On Twitter, many people use images of actors or celebrities reacting in some way in order to express their own reactions. These are visual quotations; I prefer quotations of words. The following, being my favourites from the diary in 2018, might serve as an illustration of my current disposition:

Audre Lorde: ‘I want to live the rest of my life, however long or short, doing as much as I can of the work I still have to do. I am going to write fire until it comes out my ears, my eyes, my nose holes — everywhere. I’m going to go out like a f-ing meteor!’  – A Burst of Light.

Derek Jarman: ‘We are all failures and we know it. It’s that knowledge which keeps us trying’ – At Your Own Risk.

Stewart Lee: ‘I massively slimmed down my expectations of life and just worked on making the work work‘ – from ‘Where Are the Thinkers?’ (Post-Nearly Press).

My books of the year, which also indicate what sort of person I was in 2018, were: Ronald Firbank’s Flower Beneath the Foot (the new Picador Classics edition), Lorrie Moore’s See What Can Be Done, All The Perverse Angels by Sarah K Marr, Testo Junkie by Paul B. Preciado, and Maggie Nelson’s The Argonauts.

In 2018 I thought about the importance of spending time on an individual style of writing, as opposed to pumping out content which could be written by anyone. There’s too much content. We need to get post-content.

The other enduring theme of my year was money. How hard it is, more than ever before, to get paid for writing or researching or making music or making art. A headline from an article in Pitchfork asked: ‘How do we support musicians when the easiest way to listen to their music barely pays them at all?’ My answer is: donate to them directly. If you like an artist’s work, and they’re alive, seek out their website. If they are accepting donations, that means they need them. So donate.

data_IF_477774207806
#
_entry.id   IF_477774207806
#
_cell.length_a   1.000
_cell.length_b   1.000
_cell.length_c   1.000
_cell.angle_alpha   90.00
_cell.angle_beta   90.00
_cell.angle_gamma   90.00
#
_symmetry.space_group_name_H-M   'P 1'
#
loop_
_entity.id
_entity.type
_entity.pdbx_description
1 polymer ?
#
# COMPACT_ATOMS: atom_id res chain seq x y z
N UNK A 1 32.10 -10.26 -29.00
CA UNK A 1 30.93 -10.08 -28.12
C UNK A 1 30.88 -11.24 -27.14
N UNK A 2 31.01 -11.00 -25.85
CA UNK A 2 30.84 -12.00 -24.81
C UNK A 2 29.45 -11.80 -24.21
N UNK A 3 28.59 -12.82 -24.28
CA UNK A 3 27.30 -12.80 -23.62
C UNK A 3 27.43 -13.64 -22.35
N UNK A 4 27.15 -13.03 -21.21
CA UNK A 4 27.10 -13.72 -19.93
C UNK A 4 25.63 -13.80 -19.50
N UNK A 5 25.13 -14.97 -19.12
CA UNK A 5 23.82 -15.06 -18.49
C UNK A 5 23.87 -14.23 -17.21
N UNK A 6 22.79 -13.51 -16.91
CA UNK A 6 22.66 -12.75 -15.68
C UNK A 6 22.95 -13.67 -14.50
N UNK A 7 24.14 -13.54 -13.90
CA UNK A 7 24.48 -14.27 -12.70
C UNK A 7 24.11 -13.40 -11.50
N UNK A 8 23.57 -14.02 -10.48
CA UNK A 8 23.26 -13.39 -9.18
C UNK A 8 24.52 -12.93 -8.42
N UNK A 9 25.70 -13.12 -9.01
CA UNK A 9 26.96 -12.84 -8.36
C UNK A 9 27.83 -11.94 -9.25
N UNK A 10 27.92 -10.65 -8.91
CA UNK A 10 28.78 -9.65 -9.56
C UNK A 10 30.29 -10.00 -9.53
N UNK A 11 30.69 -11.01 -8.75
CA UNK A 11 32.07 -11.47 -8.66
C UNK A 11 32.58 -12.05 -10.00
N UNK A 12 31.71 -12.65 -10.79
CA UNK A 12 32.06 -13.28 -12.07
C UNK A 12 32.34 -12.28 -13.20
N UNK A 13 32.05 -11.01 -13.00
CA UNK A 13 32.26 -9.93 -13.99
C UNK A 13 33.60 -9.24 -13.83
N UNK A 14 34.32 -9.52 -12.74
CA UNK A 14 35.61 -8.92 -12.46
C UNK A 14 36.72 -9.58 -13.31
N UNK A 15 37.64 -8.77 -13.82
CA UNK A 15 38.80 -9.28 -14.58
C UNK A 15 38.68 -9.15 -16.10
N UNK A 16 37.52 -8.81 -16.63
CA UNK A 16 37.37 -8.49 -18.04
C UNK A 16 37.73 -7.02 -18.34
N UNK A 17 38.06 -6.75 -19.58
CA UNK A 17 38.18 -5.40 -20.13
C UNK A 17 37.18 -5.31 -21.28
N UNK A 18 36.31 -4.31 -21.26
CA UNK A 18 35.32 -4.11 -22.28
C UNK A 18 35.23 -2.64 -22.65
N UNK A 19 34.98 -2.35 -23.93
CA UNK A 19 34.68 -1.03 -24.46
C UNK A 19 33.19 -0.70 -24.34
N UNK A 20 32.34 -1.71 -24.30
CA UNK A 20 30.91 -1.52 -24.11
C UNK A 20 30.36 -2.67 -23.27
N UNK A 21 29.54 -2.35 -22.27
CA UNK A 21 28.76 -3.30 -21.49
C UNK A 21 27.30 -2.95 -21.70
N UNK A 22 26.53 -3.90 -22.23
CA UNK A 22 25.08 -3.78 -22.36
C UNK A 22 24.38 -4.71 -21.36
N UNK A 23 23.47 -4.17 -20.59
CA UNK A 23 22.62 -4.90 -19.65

In fact, writers asking for donations is nothing new. One of my favourite discoveries this year was a notice in an issue of Horizon magazine, published in 1941, under the title of ‘Begging Bowl’. It was thought to be by, or inspired by, the notorious Dylan Thomas: ‘If you particularly enjoy anything in Horizon, send the author a tip. Not more than One Hundred Pounds: that would be bad for his character. Not less than Half-a-Crown: that would be bad for yours.’ (source: Michael Shelden, Friends of Promise, p. 81).

My thanks go out to the handful of readers who sent in donations for the diary in 2018. To believe in publishing material online without adverts or clickbait increasingly feels like a political act. Indeed, donating is voting: it indicates what you like, what you believe in, and what you want to see more of. So I am grateful to those who want this diary to, as it were, remain.

Wishing you all good fortune for 2019,

Dickon Edwards
Dalston, London.

This diary contains over twenty years of exclusive material, free to read without adverts or algorithms or clickbait. It depends entirely on donations by readers to keep it going. Thank you!